At the start of the year, teachers have incredibly full plates — we’re talking marathoner-at-the-buffet-after-the-race full plates. We’re planning lessons, organizing rooms, learning names, figuring out new procedures, and more. But as academic disciple-makers, we must keep our goal — implementing biblically-integrated classes — in mind.
“But,” you might think,”I can’t really do it well because I am so overwhelmed!” Don’t worry; “If you want to do something well, the best way to start is by doing it poorly.”
That’s right. It’s okay not to be perfect and polished when you are getting started. That’s just part of the process. How did your first day of driver’s ed look? How did your first piano lesson sound? How was your first golf-swing? I bet there was room for improvement. And that is the point that I am trying to make.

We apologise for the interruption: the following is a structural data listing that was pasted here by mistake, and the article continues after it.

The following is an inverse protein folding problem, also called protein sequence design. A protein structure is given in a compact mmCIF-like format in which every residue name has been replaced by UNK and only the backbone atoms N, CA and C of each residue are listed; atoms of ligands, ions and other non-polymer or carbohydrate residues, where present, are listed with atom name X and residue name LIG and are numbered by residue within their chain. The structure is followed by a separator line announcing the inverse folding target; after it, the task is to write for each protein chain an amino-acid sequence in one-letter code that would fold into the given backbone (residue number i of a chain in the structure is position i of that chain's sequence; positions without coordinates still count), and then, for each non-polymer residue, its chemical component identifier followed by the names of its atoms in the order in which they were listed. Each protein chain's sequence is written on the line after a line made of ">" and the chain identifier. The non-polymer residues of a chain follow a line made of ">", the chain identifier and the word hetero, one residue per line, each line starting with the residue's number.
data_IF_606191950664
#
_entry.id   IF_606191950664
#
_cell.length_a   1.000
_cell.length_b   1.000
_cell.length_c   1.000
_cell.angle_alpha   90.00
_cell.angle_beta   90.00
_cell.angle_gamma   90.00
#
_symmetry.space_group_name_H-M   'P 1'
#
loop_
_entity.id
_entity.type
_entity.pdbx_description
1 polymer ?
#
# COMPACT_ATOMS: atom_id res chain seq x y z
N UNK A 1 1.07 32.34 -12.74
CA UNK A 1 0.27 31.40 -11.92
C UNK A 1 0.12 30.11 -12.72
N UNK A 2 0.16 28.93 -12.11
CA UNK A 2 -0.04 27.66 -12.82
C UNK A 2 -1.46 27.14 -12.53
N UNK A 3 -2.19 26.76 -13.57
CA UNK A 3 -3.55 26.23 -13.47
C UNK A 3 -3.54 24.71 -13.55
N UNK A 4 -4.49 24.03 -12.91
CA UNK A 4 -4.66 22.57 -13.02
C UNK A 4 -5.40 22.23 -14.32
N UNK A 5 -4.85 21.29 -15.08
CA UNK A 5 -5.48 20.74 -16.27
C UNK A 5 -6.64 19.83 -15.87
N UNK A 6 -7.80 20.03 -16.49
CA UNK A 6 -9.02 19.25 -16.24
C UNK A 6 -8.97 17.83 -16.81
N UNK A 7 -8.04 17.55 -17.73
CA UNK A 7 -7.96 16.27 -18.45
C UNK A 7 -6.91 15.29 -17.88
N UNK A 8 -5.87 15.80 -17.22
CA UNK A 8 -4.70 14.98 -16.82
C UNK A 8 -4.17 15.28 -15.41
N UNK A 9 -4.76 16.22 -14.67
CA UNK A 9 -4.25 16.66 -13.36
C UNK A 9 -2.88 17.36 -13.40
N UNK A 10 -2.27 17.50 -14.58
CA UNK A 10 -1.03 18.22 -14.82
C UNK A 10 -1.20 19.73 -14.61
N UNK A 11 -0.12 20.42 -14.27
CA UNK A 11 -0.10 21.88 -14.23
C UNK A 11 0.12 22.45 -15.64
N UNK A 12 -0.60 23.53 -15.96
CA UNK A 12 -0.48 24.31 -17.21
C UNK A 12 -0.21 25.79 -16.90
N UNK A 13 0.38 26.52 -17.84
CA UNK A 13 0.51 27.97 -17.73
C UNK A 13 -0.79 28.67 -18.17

Learning occurs in stages. In order to get to to step 2, you must take step one.
G.K. Chesterton, the noted author, said something similar — “If a thing is worth doing, it is worth doing badly.” He was making the case that, while there are experts out there, many things gain value because you are the one doing them. For example, it is possible that there is a hug-expert out there in the world. This person might have just the right arm-length, smell, technique, etc. This person may be able to execute the most technically excellent hug: a perfect 10. But does a crying child want a perfect hug from the expert or an amateur hug from mom? I think we all know the answer.
This is true for you and your class as well. Your students don’t need the PhD-level, scripted integration that is technically sound and perfectly organized from someone else as much as they need your integration.
I am not excusing poor teaching or preparation here. No, we should strive to be excellent. But don’t forget that excellence is achieved one step at a time. If you want to do something well, start by doing it poorly. You will grow. And your students will grow with you. So get started right now. You might miss the bulls-eye at times, but at least you aimed for the target.